Pineapple grown in horse manure becomes world’s most expensive fruit… at a staggering £10,000

December 21, 2012 | by | 0 Comments

A pineapple grown in Britain in horse manure has been hailed the world’s most expensive piece of fruit – worth a whopping £10,000.

The fruit was nurtured over two years using traditional – and very expensive – Victorian gardening techniques at the Lost Gardens of Heligan in Cornwall.

Horticulturalists created tropical conditions using small greenhouses heated using a chemical reaction between 30 tonnes of manure, urine, and piles of straw.

Garden Supervisor Nicola Bradley of the Heligan Garden's near St Austell, Cornwall, with the most expensive piece of fruit in England, a pineapple which cost a staggering £10,000

Garden Supervisor Nicola Bradley of the Heligan Garden’s near St Austell, Cornwall, with the most expensive piece of fruit in England, a pineapple which cost a staggering £10,000

The gardens have been growing pineapples the same way since the 19th Century – when they used to rent them out to wealthy Victorian families as a dinner table decoration.

Eight of the rare pineapples are now developing and botanists say they cost around £1,200 each to grow.

But one of the pineapples is now ready to harvest – and experts say it is worth around £10,000.

The pineapple is now ready for harvest after being nurtured over two years using traditional Victorian gardening techniques

The pineapple is now ready for harvest after being nurtured over two years using traditional Victorian gardening techniques

It is worth so much because of its rarity, production values and the unique location – pineapples are usually grown in much hotter climes.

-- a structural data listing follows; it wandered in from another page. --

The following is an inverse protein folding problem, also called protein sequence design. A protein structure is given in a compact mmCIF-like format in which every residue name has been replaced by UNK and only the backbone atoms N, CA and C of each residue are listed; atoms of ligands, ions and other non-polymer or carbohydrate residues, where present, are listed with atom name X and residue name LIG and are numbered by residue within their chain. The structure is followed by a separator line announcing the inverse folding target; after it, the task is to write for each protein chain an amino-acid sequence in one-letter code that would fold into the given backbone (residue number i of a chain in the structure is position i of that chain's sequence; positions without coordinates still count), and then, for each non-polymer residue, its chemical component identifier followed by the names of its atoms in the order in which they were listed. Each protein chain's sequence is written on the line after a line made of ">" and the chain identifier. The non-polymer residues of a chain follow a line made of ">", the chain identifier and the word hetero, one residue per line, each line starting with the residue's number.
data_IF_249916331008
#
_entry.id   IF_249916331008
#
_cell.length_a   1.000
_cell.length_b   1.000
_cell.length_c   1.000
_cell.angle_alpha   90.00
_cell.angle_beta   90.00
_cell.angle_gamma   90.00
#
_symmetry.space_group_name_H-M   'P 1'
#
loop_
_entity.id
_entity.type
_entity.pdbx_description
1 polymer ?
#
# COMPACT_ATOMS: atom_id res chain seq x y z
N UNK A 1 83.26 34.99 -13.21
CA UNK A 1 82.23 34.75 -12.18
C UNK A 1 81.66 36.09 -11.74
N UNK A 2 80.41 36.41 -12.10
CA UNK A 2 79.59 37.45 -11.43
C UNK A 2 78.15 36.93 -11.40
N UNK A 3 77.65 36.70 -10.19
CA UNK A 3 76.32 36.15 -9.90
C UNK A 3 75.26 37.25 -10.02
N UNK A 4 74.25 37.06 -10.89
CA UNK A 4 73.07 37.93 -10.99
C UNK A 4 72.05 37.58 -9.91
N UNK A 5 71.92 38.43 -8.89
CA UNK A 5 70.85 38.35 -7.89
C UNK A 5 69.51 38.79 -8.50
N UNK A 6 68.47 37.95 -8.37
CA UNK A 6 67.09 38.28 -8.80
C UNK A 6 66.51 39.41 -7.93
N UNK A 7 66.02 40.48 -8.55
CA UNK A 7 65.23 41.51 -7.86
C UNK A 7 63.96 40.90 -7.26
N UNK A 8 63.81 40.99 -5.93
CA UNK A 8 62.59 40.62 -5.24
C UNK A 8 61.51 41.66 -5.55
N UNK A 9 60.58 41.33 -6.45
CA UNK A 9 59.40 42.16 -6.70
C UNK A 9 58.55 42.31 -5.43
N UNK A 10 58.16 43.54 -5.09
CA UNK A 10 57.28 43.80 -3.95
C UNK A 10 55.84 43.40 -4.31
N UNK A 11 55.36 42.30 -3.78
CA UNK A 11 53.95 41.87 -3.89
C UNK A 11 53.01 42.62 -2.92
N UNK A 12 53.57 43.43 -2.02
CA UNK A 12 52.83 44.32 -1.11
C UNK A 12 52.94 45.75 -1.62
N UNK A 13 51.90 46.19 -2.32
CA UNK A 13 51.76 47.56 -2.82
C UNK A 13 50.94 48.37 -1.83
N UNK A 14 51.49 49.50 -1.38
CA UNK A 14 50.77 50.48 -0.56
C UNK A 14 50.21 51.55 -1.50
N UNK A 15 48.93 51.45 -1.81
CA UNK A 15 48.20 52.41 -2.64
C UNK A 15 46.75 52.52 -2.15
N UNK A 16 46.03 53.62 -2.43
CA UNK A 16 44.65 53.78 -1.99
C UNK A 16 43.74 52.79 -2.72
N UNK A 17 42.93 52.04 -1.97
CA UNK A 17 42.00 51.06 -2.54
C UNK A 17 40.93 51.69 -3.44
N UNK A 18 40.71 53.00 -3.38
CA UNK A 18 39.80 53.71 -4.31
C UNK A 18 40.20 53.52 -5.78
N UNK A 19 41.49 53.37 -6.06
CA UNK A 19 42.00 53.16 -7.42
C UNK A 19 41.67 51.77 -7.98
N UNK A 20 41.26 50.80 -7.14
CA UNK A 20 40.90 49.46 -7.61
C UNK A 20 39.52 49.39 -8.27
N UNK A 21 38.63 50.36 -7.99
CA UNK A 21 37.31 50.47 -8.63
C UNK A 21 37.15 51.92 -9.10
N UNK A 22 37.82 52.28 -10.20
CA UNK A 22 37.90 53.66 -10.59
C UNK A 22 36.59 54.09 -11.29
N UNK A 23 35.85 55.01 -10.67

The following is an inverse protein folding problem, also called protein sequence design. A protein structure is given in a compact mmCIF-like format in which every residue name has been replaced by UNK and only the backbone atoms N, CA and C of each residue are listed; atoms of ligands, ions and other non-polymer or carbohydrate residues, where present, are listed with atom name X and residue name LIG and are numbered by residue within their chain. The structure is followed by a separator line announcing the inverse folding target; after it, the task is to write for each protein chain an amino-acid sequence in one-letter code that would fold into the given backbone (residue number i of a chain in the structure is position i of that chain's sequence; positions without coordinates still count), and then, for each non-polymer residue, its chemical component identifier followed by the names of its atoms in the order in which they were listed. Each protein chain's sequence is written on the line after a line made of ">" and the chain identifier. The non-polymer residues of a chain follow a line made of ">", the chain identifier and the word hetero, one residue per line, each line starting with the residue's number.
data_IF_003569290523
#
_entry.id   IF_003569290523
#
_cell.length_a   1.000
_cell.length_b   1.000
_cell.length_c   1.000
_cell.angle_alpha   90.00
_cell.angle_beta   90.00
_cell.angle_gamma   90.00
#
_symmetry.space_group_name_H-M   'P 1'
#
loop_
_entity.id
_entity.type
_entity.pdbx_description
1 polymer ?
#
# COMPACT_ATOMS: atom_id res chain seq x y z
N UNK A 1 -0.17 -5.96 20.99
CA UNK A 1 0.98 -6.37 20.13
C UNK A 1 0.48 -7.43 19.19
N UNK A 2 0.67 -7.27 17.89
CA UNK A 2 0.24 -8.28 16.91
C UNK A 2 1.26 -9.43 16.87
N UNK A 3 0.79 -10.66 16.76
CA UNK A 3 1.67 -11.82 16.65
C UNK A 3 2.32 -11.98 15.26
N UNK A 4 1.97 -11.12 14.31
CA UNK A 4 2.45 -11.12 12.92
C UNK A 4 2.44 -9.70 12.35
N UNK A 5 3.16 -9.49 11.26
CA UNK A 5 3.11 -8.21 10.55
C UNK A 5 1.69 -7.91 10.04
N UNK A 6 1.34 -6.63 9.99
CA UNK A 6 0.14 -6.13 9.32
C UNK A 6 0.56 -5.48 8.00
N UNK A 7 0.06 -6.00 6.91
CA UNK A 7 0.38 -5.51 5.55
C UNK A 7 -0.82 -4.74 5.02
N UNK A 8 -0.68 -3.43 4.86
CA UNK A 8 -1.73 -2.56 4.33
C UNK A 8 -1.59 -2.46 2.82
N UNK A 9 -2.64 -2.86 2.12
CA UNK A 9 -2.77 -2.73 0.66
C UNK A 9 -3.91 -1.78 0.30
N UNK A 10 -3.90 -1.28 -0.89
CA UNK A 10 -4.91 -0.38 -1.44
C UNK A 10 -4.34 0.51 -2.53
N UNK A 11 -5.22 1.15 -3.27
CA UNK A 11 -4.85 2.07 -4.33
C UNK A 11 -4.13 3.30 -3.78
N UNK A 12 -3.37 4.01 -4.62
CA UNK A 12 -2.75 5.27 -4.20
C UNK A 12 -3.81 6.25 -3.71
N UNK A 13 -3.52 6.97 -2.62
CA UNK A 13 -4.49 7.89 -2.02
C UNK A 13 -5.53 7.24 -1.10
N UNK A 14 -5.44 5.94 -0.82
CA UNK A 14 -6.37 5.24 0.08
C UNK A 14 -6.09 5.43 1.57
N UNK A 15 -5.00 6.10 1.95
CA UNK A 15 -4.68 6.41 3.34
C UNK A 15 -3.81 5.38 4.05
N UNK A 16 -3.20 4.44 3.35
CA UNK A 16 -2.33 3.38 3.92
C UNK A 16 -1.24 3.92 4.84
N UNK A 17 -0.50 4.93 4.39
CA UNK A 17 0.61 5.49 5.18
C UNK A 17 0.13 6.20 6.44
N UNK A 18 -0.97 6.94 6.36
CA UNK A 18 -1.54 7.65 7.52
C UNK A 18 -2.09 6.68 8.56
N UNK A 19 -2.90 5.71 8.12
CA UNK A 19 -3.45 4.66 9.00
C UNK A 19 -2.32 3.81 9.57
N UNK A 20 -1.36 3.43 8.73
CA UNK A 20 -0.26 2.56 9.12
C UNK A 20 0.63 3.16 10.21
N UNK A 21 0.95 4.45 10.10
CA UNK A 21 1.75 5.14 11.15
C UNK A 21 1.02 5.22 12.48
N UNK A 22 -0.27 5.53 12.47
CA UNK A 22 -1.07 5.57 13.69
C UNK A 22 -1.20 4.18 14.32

Despite the high value the freshly harvested pineapple won’t be sold – but cut and up and fed to garden staff.

Spokesman James Stephens said the pineapples were “deliciously sweet, not stringy, and with an explosive flavour”.

He said: “In an ideal world we’d use about 90 tonnes of manure over the course of year which isn’t cheap to source and transport.

“We’ve struggled to get good manure this year so we’ve had to use electric heaters.

”It is just staff who get to taste the fruits as a thank you for their hard work. It can take up to two years to grow each pineapple so it’s only fair.

“If it was sold in a charity auction or the open market it could fetch up to £10,000 because of how unusual it is.

“Where else can you get a pineapple grown in Cornwall and in these conditions?”

The pineapples are grown in a 4ft-deep trench in a 40ft-long ”pineapple pit” section of the botanical gardens.

They are developed under 30 tonnes of manure – and are regularly soaked in horse urine.

The original gardens were at their peak during the 19th century.  After decades of neglect and a devastating hurricane, they were restored in the 1990s.

Category: News

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